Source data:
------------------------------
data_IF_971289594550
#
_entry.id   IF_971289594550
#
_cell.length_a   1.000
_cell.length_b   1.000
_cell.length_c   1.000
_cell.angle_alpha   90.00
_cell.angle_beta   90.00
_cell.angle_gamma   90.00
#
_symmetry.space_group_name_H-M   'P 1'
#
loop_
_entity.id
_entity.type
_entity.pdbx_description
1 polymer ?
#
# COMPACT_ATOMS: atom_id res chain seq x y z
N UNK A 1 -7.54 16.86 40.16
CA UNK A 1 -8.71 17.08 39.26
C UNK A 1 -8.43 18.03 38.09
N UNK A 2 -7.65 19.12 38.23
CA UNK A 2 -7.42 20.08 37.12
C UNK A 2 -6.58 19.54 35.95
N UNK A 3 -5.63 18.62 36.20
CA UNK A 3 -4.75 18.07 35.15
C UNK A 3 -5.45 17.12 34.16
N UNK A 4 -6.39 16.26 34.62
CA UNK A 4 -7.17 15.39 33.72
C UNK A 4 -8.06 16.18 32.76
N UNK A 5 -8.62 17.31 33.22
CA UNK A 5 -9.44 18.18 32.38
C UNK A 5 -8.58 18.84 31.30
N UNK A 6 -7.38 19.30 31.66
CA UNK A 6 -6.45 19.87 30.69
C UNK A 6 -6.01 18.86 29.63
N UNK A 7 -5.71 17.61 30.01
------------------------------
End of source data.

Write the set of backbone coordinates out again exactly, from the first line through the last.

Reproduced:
data_IF_971289594550
#
_entry.id   IF_971289594550
#
_cell.length_a   1.000
_cell.length_b   1.000
_cell.length_c   1.000
_cell.angle_alpha   90.00
_cell.angle_beta   90.00
_cell.angle_gamma   90.00
#
_symmetry.space_group_name_H-M   'P 1'
#
loop_
_entity.id
_entity.type
_entity.pdbx_description
1 polymer ?
#
# COMPACT_ATOMS: atom_id res chain seq x y z
N UNK A 1 -7.54 16.86 40.16
CA UNK A 1 -8.71 17.08 39.26
C UNK A 1 -8.43 18.03 38.09
N UNK A 2 -7.65 19.12 38.23
CA UNK A 2 -7.42 20.08 37.12
C UNK A 2 -6.58 19.54 35.95
N UNK A 3 -5.63 18.62 36.20
CA UNK A 3 -4.75 18.07 35.15
C UNK A 3 -5.45 17.12 34.16
N UNK A 4 -6.39 16.26 34.62
CA UNK A 4 -7.17 15.39 33.72
C UNK A 4 -8.06 16.18 32.76
N UNK A 5 -8.62 17.31 33.22
CA UNK A 5 -9.44 18.18 32.38
C UNK A 5 -8.58 18.84 31.30
N UNK A 6 -7.38 19.30 31.66
CA UNK A 6 -6.45 19.87 30.69
C UNK A 6 -6.01 18.86 29.63
N UNK A 7 -5.71 17.61 30.01